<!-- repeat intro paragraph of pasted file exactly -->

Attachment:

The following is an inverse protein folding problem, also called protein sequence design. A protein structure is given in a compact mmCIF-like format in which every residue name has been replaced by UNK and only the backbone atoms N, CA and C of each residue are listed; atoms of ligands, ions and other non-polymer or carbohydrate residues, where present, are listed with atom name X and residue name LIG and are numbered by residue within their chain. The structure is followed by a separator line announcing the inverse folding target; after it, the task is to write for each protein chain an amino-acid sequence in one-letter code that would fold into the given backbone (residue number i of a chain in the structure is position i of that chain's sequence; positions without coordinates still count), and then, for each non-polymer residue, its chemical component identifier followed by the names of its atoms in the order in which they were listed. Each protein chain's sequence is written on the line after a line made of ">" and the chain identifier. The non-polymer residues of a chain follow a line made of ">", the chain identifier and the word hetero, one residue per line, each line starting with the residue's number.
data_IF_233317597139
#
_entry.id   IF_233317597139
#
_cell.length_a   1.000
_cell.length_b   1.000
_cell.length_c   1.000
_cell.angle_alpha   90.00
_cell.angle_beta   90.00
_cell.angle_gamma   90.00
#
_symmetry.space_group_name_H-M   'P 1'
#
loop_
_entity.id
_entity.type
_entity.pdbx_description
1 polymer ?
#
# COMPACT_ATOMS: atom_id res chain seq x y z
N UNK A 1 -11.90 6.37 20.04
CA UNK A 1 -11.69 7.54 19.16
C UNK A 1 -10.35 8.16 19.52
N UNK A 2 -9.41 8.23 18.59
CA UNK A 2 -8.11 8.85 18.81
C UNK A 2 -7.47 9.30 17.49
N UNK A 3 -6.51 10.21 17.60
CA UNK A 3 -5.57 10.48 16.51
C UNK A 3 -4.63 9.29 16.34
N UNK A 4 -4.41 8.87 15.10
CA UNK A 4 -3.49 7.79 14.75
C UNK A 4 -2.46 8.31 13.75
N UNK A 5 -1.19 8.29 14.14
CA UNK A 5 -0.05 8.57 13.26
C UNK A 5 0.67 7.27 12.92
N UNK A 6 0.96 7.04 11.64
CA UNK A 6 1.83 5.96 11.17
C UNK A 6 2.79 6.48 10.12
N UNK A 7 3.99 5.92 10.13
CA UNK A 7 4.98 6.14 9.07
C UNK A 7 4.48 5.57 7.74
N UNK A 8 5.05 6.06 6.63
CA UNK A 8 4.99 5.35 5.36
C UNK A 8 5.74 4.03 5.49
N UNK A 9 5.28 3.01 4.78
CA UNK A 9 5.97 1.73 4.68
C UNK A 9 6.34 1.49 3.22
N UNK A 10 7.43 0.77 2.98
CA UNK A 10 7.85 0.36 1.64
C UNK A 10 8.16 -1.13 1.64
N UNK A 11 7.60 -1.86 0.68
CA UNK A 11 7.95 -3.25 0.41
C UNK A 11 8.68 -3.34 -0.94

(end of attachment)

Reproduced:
The following is an inverse protein folding problem, also called protein sequence design. A protein structure is given in a compact mmCIF-like format in which every residue name has been replaced by UNK and only the backbone atoms N, CA and C of each residue are listed; atoms of ligands, ions and other non-polymer or carbohydrate residues, where present, are listed with atom name X and residue name LIG and are numbered by residue within their chain. The structure is followed by a separator line announcing the inverse folding target; after it, the task is to write for each protein chain an amino-acid sequence in one-letter code that would fold into the given backbone (residue number i of a chain in the structure is position i of that chain's sequence; positions without coordinates still count), and then, for each non-polymer residue, its chemical component identifier followed by the names of its atoms in the order in which they were listed. Each protein chain's sequence is written on the line after a line made of ">" and the chain identifier. The non-polymer residues of a chain follow a line made of ">", the chain identifier and the word hetero, one residue per line, each line starting with the residue's number.